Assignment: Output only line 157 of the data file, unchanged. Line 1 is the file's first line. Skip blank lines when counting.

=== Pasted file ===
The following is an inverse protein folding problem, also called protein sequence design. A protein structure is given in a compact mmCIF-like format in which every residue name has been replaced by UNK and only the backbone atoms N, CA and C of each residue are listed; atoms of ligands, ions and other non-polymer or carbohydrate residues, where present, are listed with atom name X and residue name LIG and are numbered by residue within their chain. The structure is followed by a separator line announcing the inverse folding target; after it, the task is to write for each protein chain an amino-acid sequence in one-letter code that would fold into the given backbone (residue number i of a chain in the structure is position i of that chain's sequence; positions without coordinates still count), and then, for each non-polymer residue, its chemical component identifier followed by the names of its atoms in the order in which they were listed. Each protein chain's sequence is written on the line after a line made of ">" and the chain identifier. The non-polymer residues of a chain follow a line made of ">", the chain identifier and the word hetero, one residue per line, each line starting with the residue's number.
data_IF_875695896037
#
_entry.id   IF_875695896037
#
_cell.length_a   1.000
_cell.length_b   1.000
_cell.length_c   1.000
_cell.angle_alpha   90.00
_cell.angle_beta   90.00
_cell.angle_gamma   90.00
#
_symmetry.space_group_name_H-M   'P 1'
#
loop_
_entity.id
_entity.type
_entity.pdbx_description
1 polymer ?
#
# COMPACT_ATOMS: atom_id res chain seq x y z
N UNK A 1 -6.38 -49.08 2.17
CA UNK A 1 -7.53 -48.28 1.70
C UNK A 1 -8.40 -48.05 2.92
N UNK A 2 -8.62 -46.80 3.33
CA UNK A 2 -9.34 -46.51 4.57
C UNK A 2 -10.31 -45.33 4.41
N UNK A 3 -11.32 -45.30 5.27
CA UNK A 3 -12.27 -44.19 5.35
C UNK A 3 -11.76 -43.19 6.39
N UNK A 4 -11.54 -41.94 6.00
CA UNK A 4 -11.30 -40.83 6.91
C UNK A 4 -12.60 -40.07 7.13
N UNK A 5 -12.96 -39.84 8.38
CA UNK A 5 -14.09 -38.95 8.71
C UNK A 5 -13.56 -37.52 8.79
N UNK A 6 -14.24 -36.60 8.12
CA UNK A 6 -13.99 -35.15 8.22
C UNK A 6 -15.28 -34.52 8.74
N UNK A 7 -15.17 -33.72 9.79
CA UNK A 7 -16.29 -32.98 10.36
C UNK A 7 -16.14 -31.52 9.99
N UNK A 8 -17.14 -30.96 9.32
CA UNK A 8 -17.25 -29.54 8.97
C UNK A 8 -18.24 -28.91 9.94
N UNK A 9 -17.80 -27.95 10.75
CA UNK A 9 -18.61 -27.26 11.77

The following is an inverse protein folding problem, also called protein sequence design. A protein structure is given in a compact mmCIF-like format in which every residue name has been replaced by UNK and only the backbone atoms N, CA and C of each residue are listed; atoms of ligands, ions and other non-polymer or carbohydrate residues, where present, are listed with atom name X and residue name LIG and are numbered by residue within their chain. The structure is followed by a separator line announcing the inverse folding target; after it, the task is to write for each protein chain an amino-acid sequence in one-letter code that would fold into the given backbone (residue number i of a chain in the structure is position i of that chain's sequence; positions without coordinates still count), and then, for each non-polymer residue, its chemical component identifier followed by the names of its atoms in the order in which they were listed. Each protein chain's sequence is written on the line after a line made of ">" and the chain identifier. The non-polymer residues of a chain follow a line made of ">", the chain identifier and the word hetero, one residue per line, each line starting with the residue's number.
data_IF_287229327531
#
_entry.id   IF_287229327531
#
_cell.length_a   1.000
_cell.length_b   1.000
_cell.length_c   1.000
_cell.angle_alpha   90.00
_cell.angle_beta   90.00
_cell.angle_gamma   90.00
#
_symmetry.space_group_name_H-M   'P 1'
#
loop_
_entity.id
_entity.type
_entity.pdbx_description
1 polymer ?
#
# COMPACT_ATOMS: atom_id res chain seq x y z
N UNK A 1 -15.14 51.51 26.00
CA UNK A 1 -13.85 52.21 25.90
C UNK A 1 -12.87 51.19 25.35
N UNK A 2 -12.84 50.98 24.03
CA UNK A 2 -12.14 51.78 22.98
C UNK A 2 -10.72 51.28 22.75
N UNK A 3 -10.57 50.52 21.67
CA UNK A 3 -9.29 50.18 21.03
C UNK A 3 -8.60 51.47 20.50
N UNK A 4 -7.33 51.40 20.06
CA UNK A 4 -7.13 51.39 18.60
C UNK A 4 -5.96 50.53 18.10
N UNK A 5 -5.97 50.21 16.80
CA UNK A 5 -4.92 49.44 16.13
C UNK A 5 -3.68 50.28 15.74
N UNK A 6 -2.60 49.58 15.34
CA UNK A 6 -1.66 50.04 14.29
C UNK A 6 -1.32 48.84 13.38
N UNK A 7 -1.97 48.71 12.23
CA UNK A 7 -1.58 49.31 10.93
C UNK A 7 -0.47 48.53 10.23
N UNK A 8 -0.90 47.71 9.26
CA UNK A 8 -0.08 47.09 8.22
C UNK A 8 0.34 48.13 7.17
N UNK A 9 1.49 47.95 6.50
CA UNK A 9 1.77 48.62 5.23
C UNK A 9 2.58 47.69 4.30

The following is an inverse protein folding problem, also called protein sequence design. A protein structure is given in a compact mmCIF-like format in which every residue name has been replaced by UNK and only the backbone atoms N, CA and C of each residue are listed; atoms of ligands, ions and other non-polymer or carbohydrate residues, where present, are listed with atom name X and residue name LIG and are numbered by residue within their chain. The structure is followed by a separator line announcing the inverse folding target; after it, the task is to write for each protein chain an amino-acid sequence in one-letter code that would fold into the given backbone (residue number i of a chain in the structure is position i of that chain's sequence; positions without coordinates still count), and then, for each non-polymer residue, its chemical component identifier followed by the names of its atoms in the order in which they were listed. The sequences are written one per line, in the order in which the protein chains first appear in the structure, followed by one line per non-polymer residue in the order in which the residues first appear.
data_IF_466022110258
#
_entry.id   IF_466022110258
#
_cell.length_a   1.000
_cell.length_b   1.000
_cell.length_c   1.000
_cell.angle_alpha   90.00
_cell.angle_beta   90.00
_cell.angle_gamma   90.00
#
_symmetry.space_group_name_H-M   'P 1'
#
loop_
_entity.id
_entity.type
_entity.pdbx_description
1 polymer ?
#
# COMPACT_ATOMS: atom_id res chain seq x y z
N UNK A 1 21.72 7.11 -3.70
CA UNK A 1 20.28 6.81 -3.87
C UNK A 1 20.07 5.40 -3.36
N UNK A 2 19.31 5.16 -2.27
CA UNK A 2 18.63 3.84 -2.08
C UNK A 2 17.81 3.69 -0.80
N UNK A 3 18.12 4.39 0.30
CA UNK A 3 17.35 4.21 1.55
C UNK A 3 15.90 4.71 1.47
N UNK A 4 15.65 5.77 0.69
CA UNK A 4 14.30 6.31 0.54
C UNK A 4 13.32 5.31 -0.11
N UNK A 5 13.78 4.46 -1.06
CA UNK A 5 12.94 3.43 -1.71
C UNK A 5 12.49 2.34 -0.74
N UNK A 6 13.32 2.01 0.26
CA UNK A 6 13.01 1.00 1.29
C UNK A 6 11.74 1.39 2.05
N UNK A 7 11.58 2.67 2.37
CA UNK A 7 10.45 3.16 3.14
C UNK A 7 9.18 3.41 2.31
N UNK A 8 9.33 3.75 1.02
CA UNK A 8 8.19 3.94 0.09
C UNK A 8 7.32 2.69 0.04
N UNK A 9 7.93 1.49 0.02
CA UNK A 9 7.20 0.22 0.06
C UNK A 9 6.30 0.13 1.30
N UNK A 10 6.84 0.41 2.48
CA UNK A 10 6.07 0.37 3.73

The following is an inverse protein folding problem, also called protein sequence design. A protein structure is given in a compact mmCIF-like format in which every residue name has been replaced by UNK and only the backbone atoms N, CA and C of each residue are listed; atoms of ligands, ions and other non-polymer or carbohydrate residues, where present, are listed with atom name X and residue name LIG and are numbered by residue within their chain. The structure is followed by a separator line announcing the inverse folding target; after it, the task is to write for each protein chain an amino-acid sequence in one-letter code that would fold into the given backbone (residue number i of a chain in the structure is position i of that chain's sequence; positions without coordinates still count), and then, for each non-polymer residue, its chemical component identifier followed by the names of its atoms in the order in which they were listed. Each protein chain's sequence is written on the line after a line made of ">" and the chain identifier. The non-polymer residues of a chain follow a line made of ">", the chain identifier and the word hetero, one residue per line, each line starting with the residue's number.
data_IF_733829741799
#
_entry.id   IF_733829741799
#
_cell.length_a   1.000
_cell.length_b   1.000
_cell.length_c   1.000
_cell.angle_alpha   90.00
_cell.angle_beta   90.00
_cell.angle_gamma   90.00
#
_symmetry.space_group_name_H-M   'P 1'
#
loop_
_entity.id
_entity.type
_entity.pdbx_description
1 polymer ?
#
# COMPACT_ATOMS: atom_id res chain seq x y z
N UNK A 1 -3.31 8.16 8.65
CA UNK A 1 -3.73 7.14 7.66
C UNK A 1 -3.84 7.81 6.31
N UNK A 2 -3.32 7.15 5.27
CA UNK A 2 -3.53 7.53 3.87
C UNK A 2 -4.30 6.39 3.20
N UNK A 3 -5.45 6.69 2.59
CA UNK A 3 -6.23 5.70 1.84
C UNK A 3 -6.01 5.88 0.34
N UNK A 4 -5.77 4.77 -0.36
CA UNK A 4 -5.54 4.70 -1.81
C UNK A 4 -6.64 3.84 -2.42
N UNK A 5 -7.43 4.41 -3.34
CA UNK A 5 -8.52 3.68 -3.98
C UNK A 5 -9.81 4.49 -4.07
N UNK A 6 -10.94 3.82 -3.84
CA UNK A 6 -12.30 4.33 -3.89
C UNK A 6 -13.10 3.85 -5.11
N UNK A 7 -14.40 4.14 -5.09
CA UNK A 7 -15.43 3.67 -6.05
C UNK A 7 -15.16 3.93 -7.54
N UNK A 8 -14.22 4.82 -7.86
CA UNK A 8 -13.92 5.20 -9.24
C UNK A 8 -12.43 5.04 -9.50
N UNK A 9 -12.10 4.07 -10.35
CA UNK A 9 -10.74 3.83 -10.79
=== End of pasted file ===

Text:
#